I've always felt this way, and I believe this was the final sentence of my 2001/2002 essay on "How to Write Gay Fiction": that the only rule that's absolutely etched in stone is don't bore the reader. (I would add to that, "the story should make sense and the characters should be ones with which you can empathize," but that's about it for iron-clad rules.) I spoke to a pal of mine on the phone today who's been a professional writer and editor for 40 years, and I said, "hey, what would you do if you were editing a novel or short story where the characters were speaking in continuous unbroken sentences that had more than 30 or 40 words," and he laughed and said that he'd send it back as being unreadable or way too self-indulgent. Before I could even bring it up, he immediately did say, "of course, that was the convention in the 1800's" and brought up the examples of Dickens as well as adding Edgar Allan Poe, Louisa May Alcott, Herman Melville, and a few other classics. I don't think modern literature does this, not if you look at novels of the past 30-40 years. I brought up the issue of commas, and he replied that he's confronted with writers who either don't use nearly enough commas, or use far too many. It's a good question as to which is "just right," and I don't doubt you could make very good arguments on several different criteria. He also pointed out that the modern trend for young people is going in the opposite direction of long sentences, probably brought on by Text messages, IM messages, Twitter, and stuff like that where you're reduced to a short number of characters and a lot of hip abbreviations. I hadn't even considered that, but I'm generally opposed to reproducing text messages in stories because I think it's too "showy" and flashy. I don't mind somebody writing, "I immediately shot back a text telling him to get stuffed, and we agreed to meet up later on." That at least doesn't go back and forth and back and forth and back and forth, which I think takes up too much time.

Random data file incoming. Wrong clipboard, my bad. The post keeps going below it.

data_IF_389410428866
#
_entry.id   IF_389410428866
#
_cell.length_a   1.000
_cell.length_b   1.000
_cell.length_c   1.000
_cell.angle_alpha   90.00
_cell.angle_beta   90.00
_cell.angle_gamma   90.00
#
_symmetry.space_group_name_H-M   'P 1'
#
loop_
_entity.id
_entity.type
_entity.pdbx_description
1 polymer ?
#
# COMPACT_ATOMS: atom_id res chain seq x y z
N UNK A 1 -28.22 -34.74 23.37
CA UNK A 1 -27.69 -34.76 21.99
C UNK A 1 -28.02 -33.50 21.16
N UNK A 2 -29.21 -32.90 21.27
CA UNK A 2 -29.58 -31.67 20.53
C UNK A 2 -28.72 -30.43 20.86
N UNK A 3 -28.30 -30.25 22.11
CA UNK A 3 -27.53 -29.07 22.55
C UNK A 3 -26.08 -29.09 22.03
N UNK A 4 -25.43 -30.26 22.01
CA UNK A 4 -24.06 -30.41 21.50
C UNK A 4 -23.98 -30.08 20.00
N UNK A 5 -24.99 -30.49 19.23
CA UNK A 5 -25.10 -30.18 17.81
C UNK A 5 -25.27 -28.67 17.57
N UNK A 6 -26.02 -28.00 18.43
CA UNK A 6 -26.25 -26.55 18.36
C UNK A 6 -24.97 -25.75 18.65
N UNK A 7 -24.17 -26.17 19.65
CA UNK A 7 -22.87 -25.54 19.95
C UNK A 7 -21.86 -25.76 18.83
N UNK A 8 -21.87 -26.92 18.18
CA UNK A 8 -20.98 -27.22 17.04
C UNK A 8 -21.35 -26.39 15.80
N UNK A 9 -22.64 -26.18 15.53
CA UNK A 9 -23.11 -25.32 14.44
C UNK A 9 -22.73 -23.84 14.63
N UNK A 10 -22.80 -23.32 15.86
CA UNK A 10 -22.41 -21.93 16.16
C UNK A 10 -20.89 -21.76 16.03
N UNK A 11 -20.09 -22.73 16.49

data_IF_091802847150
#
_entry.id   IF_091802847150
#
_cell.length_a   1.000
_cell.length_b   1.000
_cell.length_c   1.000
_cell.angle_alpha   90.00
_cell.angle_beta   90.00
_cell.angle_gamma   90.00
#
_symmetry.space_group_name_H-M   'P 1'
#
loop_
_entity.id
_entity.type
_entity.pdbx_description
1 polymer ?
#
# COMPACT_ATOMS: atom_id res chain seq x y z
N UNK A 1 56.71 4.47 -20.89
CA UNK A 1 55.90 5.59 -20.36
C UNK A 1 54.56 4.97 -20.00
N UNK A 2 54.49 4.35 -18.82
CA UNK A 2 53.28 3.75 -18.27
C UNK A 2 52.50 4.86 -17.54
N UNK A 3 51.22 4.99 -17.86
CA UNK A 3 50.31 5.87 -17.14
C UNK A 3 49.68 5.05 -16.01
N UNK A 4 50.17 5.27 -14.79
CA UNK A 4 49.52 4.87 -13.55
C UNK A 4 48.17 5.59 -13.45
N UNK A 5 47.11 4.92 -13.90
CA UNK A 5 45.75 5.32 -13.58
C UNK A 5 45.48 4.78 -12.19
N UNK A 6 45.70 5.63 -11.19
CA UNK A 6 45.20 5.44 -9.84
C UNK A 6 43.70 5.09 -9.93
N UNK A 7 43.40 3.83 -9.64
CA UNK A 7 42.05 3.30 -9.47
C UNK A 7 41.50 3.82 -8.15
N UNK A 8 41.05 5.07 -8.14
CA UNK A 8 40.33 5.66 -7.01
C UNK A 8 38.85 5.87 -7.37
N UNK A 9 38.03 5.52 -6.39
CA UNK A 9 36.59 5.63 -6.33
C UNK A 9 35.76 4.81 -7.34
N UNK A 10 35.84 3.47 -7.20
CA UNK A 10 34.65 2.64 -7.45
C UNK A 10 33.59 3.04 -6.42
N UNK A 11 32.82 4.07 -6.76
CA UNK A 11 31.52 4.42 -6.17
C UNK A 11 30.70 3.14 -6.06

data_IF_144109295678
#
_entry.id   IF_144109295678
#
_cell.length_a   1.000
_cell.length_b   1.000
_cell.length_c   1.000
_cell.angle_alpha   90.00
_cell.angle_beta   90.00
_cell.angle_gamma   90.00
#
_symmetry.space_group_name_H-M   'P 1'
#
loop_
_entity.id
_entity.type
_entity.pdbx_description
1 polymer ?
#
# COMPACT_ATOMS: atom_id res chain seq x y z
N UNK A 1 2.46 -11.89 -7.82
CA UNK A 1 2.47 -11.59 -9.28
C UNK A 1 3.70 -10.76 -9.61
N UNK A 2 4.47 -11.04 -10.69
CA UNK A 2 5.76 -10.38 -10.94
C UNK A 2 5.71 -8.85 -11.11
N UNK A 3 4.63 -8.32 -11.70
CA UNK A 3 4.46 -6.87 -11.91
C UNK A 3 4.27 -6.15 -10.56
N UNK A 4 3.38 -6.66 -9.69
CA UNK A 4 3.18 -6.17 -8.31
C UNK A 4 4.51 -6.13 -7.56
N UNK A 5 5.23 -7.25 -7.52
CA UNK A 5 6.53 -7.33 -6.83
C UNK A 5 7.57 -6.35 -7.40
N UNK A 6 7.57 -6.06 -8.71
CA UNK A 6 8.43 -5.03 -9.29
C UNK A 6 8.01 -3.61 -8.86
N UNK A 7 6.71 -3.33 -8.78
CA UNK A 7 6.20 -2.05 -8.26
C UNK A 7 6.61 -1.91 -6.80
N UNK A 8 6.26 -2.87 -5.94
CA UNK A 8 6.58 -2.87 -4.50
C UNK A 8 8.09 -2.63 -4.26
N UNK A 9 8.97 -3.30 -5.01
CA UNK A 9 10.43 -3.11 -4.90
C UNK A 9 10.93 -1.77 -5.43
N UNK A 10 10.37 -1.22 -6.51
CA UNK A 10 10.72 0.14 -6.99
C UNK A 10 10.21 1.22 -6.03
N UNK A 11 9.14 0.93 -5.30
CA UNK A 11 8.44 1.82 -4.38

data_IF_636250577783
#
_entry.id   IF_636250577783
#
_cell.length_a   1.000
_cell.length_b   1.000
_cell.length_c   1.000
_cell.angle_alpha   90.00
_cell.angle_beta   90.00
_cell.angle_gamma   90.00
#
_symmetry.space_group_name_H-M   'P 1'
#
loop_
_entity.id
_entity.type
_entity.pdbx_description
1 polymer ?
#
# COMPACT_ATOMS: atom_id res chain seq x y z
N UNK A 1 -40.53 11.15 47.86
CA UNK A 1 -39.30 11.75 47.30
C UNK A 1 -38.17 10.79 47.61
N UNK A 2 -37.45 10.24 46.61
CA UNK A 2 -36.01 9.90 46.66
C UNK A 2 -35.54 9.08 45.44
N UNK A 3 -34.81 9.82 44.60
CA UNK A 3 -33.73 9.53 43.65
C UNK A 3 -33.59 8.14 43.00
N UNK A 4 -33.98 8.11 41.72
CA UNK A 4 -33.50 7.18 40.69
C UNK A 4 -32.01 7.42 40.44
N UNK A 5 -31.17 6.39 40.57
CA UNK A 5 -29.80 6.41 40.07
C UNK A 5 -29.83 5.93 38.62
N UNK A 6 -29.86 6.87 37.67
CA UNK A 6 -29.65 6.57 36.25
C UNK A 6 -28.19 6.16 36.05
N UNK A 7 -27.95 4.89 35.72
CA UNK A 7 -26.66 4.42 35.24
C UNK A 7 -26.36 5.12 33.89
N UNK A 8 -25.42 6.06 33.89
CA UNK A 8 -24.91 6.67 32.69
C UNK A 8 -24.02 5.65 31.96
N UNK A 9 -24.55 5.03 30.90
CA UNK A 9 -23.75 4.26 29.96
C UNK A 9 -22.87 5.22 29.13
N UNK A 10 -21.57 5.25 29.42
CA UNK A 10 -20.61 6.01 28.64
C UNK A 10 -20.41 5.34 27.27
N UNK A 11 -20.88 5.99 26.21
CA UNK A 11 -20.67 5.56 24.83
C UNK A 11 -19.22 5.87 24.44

19. I don't mind somebody who wants to get the law changed, but the law on driver's license photographs is pretty clear. There's only so many exceptions they can make. I once almost got cited because my own driver's license noted I needed glasses, but since I got the license (and photo) I got Lasik eye surgery, so I now had almost 20/20 vision for driving. They wrote me an interim ticket, and I had to go in and get a new license reflecting the fact that I no longer needed eyeglasses, and shot a new photo of me without glasses. Problem solved, ticket torn up. Let's take this to an extreme: If I wanted to get a driver's license photograph while I was wearing a Frankenstein mask, should that be allowed? How much makeup is too much? What if I insisted on wearing a hat? The state of South Carolina made this statement: The rule against disguises is ostensibly one to suppress criminal activity. The DMV makes exceptions for “religious” and “medical” reasons. A DMV spokesman cited this 2009 policy: “At no time will an applicant be photographed when it appears that he or she is purposely altering his or her appearance so that the photo would misrepresent his or her identity.” The Transgender Legal & Educational Defense fund made this statement: Chase’s freedom to express his gender should not be restricted by DMV staff. He is entitled to be who he is and to express that without interference from government actors. Forcing Chase to remove his makeup prior to taking his driver’s license photo restricts his free speech rights in violation of state and federal constitutional protections. It's an interesting legal problem. But I think at some point, people are just rattling cages and trying to cause trouble. I've always had a big problem with people who make drastic changes in their public appearances, because my initial response is invariably, "this is somebody who is desperately trying to get attention." I have this problem with somebody who has a green mohawk and piercings all over their face, nose, and ears, wears loud, obnoxious clothes, chains and body armor, comic book outfits, weird shoes, stuff like that. I get that to some extent, people have the right to express themselves, but I think there's a line that crosses where they go right into Bizarroville. Rock & roll clothes I can understand (though it's not my thing), and I get there are people who enjoy dressing up in wild clothes when they go out. But a whole 24/7 thing just seems to me like somebody is spending a huge amount of time at making a very loud statement in order to get noticed. Here's a shot of the kid in question: If I looked like this, I would not want to be put in the Men's jail at 2AM on a Saturday night on drunk driving charges. But I think this is a risk anybody who goes in for a TG lifestyle is going to risk.